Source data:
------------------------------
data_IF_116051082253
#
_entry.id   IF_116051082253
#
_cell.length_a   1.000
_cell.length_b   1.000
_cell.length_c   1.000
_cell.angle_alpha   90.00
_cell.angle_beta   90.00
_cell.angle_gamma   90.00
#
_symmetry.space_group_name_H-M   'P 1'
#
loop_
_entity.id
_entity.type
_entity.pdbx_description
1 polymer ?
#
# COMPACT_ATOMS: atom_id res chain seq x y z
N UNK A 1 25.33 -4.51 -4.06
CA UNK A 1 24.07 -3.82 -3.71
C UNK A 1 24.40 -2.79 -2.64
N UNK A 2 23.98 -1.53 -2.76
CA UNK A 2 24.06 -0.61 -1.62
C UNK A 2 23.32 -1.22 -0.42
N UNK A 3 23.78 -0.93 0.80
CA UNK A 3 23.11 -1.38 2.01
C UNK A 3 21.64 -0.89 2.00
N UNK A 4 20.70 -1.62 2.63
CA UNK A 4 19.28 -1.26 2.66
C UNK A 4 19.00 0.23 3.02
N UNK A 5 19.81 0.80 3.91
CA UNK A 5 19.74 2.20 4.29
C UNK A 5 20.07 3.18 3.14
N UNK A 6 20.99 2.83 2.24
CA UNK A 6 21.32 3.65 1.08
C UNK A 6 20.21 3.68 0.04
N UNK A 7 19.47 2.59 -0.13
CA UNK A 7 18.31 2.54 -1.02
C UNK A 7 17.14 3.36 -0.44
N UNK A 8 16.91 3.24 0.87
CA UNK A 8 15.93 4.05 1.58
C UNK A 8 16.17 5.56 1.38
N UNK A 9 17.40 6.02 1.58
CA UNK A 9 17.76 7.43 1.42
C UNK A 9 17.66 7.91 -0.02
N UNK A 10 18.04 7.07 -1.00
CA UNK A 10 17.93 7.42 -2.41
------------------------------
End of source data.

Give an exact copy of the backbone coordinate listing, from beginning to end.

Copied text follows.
data_IF_116051082253
#
_entry.id   IF_116051082253
#
_cell.length_a   1.000
_cell.length_b   1.000
_cell.length_c   1.000
_cell.angle_alpha   90.00
_cell.angle_beta   90.00
_cell.angle_gamma   90.00
#
_symmetry.space_group_name_H-M   'P 1'
#
loop_
_entity.id
_entity.type
_entity.pdbx_description
1 polymer ?
#
# COMPACT_ATOMS: atom_id res chain seq x y z
N UNK A 1 25.33 -4.51 -4.06
CA UNK A 1 24.07 -3.82 -3.71
C UNK A 1 24.40 -2.79 -2.64
N UNK A 2 23.98 -1.53 -2.76
CA UNK A 2 24.06 -0.61 -1.62
C UNK A 2 23.32 -1.22 -0.42
N UNK A 3 23.78 -0.93 0.80
CA UNK A 3 23.11 -1.38 2.01
C UNK A 3 21.64 -0.89 2.00
N UNK A 4 20.70 -1.62 2.63
CA UNK A 4 19.28 -1.26 2.66
C UNK A 4 19.00 0.23 3.02
N UNK A 5 19.81 0.80 3.91
CA UNK A 5 19.74 2.20 4.29
C UNK A 5 20.07 3.18 3.14
N UNK A 6 20.99 2.83 2.24
CA UNK A 6 21.32 3.65 1.08
C UNK A 6 20.21 3.68 0.04
N UNK A 7 19.47 2.59 -0.13
CA UNK A 7 18.31 2.54 -1.02
C UNK A 7 17.14 3.36 -0.44
N UNK A 8 16.91 3.24 0.87
CA UNK A 8 15.93 4.05 1.58
C UNK A 8 16.17 5.56 1.38
N UNK A 9 17.40 6.02 1.58
CA UNK A 9 17.76 7.43 1.42
C UNK A 9 17.66 7.91 -0.02
N UNK A 10 18.04 7.07 -1.00
CA UNK A 10 17.93 7.42 -2.41